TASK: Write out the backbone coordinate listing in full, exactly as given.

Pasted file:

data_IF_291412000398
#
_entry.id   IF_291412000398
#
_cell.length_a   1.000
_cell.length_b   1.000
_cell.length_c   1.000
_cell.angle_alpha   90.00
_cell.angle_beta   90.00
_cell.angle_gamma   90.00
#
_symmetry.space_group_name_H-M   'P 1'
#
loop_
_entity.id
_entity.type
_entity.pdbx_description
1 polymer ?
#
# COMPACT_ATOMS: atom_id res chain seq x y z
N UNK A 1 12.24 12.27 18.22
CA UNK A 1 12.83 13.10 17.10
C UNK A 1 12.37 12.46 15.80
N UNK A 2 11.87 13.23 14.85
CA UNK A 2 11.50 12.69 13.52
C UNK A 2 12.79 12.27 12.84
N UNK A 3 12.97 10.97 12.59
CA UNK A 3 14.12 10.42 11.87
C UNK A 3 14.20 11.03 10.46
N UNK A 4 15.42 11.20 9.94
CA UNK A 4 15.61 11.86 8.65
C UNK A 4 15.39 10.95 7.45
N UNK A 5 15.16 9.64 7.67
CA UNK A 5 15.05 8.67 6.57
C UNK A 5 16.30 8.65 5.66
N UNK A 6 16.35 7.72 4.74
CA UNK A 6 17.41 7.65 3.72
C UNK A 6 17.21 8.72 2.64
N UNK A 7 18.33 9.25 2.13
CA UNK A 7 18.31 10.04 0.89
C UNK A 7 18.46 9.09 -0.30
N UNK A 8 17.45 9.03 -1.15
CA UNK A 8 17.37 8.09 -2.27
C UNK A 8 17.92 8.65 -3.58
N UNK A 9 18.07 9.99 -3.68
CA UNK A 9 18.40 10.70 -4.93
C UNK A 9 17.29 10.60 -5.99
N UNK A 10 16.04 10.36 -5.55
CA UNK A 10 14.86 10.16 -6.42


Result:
data_IF_291412000398
#
_entry.id   IF_291412000398
#
_cell.length_a   1.000
_cell.length_b   1.000
_cell.length_c   1.000
_cell.angle_alpha   90.00
_cell.angle_beta   90.00
_cell.angle_gamma   90.00
#
_symmetry.space_group_name_H-M   'P 1'
#
loop_
_entity.id
_entity.type
_entity.pdbx_description
1 polymer ?
#
# COMPACT_ATOMS: atom_id res chain seq x y z
N UNK A 1 12.24 12.27 18.22
CA UNK A 1 12.83 13.10 17.10
C UNK A 1 12.37 12.46 15.80
N UNK A 2 11.87 13.23 14.85
CA UNK A 2 11.50 12.69 13.52
C UNK A 2 12.79 12.27 12.84
N UNK A 3 12.97 10.97 12.59
CA UNK A 3 14.12 10.42 11.87
C UNK A 3 14.20 11.03 10.46
N UNK A 4 15.42 11.20 9.94
CA UNK A 4 15.61 11.86 8.65
C UNK A 4 15.39 10.95 7.45
N UNK A 5 15.16 9.64 7.67
CA UNK A 5 15.05 8.67 6.57
C UNK A 5 16.30 8.65 5.66
N UNK A 6 16.35 7.72 4.74
CA UNK A 6 17.41 7.65 3.72
C UNK A 6 17.21 8.72 2.64
N UNK A 7 18.33 9.25 2.13
CA UNK A 7 18.31 10.04 0.89
C UNK A 7 18.46 9.09 -0.30
N UNK A 8 17.45 9.03 -1.15
CA UNK A 8 17.37 8.09 -2.27
C UNK A 8 17.92 8.65 -3.58
N UNK A 9 18.07 9.99 -3.68
CA UNK A 9 18.40 10.70 -4.93
C UNK A 9 17.29 10.60 -5.99
N UNK A 10 16.04 10.36 -5.55
CA UNK A 10 14.86 10.16 -6.42